renewable energy into the grid is an important one. So we really jumped
at the opportunity to work with our colleagues at AES Wind to combine
storage with the Laurel Mountain wind project," said Lewis.
"With Renewable Portfolio Standards, there are requirements for more
renewable projects to generate energy, and energy system operators will
need better control over the variability of wind and solar to integrate
them. The fast responding energy storage projects we provide are an
excellent tool for system operators to quickly adjust system frequency,
keep everything stable, and maintain reliability on the grid."
There are several different features of energy storage systems that can
help wind power projects, says Lewis.
"As variable energy, such as wind, becomes more important, system
operators can make good use of energy storage to smooth out the
variability—but it also allows you to store wind generation power
at night, for example, when there is less demand for power, to use
during peak times.
The Laurel Mountain wind project provided an opportunity to work on a
high profile wind project not too far from the nation's capital
(Elkins, West Virginia, is only a three-hour drive from Washington) and
to work with a major system operator—PJM.
Even though Laurel Mountain is fairly close to some major towns such as
Elkins, Lewis noted the project came with its challenges. It is in a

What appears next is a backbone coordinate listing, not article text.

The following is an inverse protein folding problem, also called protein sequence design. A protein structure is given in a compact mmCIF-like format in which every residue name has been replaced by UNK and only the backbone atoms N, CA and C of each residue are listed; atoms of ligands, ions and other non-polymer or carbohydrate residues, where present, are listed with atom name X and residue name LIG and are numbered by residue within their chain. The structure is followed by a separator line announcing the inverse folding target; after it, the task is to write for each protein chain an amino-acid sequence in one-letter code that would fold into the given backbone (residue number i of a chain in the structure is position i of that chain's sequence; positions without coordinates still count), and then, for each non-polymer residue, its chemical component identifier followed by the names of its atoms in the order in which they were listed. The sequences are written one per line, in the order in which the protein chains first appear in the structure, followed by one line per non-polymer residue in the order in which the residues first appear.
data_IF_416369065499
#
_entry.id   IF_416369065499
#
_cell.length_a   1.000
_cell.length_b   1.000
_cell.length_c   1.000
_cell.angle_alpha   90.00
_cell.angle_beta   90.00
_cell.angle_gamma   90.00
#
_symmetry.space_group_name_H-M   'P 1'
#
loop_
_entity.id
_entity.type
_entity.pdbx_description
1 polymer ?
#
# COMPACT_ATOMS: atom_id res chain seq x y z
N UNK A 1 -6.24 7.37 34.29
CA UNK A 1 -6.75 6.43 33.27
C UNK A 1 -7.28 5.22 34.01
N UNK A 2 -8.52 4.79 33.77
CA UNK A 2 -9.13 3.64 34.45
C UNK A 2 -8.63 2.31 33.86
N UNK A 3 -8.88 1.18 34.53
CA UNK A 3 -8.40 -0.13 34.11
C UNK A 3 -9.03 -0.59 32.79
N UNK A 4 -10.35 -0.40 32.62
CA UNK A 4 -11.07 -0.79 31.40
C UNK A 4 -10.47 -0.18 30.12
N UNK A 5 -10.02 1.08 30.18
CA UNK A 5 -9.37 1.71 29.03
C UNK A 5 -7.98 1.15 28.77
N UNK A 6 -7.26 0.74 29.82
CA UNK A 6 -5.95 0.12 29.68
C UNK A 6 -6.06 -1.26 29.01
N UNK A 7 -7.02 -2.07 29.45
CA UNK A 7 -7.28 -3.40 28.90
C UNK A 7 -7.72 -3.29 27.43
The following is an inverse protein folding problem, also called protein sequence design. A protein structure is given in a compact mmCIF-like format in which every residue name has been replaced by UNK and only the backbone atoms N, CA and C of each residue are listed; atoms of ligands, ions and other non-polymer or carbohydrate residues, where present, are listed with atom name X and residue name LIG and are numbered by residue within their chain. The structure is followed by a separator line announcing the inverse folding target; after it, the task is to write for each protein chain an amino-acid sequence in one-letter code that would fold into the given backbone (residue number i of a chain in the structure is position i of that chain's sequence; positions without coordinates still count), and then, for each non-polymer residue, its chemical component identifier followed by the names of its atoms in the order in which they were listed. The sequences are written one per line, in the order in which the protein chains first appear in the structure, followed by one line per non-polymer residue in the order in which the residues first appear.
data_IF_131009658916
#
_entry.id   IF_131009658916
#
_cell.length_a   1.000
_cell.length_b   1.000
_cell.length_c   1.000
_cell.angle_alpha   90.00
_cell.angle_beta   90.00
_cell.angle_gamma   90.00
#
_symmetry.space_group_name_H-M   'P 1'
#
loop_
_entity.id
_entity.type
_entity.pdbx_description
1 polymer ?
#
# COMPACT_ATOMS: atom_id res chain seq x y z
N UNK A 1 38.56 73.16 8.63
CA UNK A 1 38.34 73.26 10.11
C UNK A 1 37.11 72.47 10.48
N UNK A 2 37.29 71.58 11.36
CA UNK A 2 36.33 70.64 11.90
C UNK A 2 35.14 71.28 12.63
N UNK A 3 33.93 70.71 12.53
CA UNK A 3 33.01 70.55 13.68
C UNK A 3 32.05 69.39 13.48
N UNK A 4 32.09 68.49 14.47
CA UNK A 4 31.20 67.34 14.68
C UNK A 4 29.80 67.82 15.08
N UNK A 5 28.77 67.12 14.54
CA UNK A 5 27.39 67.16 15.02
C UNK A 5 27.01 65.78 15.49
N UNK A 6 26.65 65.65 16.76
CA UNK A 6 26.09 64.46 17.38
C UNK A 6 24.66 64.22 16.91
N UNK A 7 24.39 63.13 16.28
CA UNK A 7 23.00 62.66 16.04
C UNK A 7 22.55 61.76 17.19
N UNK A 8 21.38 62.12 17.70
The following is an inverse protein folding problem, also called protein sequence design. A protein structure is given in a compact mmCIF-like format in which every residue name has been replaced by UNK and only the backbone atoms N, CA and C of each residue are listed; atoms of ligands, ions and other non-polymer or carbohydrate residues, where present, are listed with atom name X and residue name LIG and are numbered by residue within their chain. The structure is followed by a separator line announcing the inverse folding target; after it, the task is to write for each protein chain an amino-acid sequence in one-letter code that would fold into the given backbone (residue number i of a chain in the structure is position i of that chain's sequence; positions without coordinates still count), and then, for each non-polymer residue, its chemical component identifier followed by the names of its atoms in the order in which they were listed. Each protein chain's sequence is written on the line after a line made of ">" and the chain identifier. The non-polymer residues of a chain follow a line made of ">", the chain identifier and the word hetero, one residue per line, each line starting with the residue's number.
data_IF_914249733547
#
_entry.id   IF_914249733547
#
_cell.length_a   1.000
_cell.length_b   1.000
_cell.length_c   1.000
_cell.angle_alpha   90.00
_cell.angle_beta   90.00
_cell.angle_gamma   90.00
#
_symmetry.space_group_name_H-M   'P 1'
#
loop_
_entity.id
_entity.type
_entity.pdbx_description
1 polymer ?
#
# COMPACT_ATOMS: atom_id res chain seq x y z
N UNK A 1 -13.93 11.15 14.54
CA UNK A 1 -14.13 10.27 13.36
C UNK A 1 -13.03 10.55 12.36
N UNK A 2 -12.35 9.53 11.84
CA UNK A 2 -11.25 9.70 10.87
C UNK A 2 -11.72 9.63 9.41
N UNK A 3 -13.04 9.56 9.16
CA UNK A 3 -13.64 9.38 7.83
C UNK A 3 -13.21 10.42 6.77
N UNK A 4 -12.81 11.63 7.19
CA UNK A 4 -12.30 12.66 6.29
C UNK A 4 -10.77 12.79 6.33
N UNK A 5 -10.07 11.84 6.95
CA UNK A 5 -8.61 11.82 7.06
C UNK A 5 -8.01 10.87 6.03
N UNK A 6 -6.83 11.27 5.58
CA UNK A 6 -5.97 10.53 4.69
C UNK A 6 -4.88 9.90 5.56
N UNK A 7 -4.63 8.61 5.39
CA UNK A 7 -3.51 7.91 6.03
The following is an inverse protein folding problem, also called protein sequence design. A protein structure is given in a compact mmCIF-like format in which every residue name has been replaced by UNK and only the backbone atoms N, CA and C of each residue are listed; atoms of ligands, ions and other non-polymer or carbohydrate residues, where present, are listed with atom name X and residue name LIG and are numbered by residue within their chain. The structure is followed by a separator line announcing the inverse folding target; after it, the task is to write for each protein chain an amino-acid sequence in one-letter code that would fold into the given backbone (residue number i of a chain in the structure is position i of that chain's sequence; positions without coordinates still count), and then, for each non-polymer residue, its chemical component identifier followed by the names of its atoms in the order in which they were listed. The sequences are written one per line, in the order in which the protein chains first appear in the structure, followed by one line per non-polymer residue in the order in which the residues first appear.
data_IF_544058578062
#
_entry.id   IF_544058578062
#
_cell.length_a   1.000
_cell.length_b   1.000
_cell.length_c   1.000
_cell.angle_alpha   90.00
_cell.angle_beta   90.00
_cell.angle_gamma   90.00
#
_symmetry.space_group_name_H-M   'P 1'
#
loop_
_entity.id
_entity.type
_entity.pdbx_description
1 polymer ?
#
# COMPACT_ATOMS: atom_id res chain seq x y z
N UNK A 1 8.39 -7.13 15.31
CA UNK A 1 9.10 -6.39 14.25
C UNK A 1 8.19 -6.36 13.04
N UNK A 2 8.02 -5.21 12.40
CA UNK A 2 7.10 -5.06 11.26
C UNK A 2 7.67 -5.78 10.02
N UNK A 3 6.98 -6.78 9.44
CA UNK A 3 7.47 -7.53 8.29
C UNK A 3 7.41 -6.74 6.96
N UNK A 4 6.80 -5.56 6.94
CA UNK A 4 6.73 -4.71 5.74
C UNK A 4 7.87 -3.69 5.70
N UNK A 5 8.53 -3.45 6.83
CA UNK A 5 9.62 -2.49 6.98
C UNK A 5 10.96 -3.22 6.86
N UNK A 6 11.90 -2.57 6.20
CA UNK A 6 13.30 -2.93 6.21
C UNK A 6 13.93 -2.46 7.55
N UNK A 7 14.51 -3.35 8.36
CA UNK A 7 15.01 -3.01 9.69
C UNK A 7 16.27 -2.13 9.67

remote area and located on top of a mountain ridge, so they had steep
inclines on construction roads and not much land to work with at the
top of the ridge. The energy storage facility was built on a one-acre
site next to the substation, below an existing transmission line, at an
elevation of 2800 feet.
Energy storage projects are new creatures for most government bodies,
so AES Energy Storage provided plenty of information on what they
wanted to do in presentations to the various government agencies, such
as the Public Service Commission of West Virginia.
"It just takes time because it is different," explained Lewis. "A
storage project is not your traditional gas-fired power plant or wind
"They carried out a rigorous review of what we proposed, how it would
work and whether there would be any environmental impact. There is no
air pollution with the AES system, we don't need any water, and there
are no water discharges—it is very benign environmentally."
The energy storage system at
the Laurel Mountain wind project is made up of a staggering 1.3 million
lithium-ion batteries enclosed in about 2,000 battery packs, which in
turn are in 16 shipping container-sized units.
The fact that the storage systems
are low maintenance and do not require any fuel or water, means that
they can be located in places where traditional power resources could
not go, making them ideal for remote wind and solar projects, he added.
Lewis explained that the lithium-ion batteries used at Laurel Mountain
were designed for hybrid buses and electric buses—the batteries
are in use in buses in New York City and Denver, among other U.S.
"They were developed for transportation applications in city
environments, so they've been studied from a permitting, environmental,
and safety impact aspect for many years." He notes that some hand
tools, such as drills, also have the same kind of batteries.
"We showed the agencies that this is not the first time these batteries
have ever been used—they are used in a number of applications
As with some of their previous projects, AES Energy Storage used